Patient reported outcomes during and following HCV direct-acting antiviral treatment among people who inject drugs

Published:January 13, 2023DOI:
      This paper is only available as a PDF. To read, Please Download here.


      • No significant improvement in health-related quality of life was observed among people who inject drugs (PWID) following HCV direct-acting antiviral (DAA) treatment.
      • A modest, but significant improvement in employment was observed during study follow-up.
      • This study suggests the need for HCV care models addressing a range of issues beyond HCV treatment to improve quality of life among PWID.



      People who inject drugs (PWID) are at high risk of hepatitis C virus (HCV) infection. HCV cure is associated with improved patient reported outcomes (PROs), but there are little data among PWID. The aim of this study was to assess the change in PROs during and after HCV direct-acting antiviral (DAA) treatment.


      This analysis utilised data from two clinical trials of DAA treatment in PWID. PROs assessed included health-related quality life (HRQoL), social functioning, psychological distress, housing and employment. Generalised estimating equations (GEE) and group-based trajectory modelling (GBTM) were used to assess changes in PROs over time.


      No significant changes in EQ-5D-3L scores, EQ-VAS scores, social functioning, psychological distress, and housing were observed over the 108-week study period. There was a significant increase in the proportion of participants employed (18% [95% CI, 12 – 23%] at baseline to 28% [95% CI, 19 – 36%] at the end of the study). Participants were more likely to be employed at 24 weeks and 108 weeks following commencing treatment. Having stable housing increased the odds of being employed (OR= 1.70, [95% CI, 1.00 – 2.90]. The GBTM demonstrated that most outcomes remained stable during and after DAA treatment.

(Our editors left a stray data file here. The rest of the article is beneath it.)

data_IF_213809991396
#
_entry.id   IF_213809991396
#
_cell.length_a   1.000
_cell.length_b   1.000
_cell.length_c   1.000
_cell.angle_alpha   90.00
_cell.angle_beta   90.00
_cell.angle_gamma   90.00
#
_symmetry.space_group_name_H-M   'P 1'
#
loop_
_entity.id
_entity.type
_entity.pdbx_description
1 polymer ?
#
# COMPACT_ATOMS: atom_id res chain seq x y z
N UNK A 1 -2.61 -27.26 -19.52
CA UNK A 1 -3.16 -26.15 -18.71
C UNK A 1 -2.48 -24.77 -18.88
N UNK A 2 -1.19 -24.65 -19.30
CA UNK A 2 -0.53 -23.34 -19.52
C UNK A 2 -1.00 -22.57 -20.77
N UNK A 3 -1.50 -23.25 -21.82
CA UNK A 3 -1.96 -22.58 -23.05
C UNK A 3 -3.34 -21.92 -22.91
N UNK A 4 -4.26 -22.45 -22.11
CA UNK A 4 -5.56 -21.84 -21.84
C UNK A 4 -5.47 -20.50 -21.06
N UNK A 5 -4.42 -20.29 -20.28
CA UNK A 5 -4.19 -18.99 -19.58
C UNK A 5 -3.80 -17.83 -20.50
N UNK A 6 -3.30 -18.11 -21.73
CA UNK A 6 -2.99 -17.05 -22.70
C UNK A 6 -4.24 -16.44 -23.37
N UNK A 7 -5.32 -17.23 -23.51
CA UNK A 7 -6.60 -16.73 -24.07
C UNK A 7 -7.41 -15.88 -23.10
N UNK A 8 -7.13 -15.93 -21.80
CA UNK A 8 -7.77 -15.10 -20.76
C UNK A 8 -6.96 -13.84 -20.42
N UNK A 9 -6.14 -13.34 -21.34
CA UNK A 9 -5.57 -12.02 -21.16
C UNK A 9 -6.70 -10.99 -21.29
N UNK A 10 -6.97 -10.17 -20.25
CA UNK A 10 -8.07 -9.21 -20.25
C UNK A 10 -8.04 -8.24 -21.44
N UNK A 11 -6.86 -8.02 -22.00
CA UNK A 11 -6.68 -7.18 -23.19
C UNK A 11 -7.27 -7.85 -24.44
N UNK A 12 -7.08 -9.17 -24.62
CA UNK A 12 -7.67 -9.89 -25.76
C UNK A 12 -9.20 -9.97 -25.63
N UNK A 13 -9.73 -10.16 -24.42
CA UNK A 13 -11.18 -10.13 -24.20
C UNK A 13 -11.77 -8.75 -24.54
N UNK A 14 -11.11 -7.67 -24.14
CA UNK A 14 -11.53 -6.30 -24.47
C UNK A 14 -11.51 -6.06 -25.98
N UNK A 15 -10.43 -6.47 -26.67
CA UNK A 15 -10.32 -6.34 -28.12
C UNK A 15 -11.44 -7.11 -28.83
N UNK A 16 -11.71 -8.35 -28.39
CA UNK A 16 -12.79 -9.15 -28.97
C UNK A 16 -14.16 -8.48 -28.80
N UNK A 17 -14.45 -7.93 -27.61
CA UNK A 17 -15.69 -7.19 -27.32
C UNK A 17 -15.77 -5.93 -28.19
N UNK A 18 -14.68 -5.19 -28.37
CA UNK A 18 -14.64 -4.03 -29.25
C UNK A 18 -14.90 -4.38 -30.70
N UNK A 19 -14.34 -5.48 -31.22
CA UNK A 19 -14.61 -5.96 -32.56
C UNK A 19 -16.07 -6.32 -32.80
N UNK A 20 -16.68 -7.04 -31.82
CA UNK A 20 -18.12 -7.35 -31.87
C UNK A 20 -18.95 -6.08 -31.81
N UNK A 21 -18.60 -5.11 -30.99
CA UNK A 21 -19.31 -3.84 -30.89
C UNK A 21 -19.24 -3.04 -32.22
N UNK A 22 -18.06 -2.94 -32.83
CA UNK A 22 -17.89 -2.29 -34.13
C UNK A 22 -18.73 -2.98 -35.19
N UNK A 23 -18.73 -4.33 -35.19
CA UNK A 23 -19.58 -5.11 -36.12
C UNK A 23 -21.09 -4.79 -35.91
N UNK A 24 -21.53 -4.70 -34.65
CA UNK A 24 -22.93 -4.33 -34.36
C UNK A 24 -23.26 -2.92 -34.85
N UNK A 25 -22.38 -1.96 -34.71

Although no significant improvement in HRQoL following HCV DAA treatment was identified, there was a modest, but significant increase in employment during study follow-up. The study findings support the need for multifaceted models of HCV care for PWID addressing a range of issues beyond HCV treatment to improve quality of life.


      To read this article in full you will need to make a payment

      Purchase one-time access:

      Academic & Personal: 24 hour online accessCorporate R&D Professionals: 24 hour online access
      One-time access price info
      • For academic or personal research use, select 'Academic and Personal'
      • For corporate R&D use, select 'Corporate R&D Professionals'


      Subscribe to Value in Health
      Already a print subscriber? Claim online access
      Already an online subscriber? Sign in
      Institutional Access: Sign in to ScienceDirect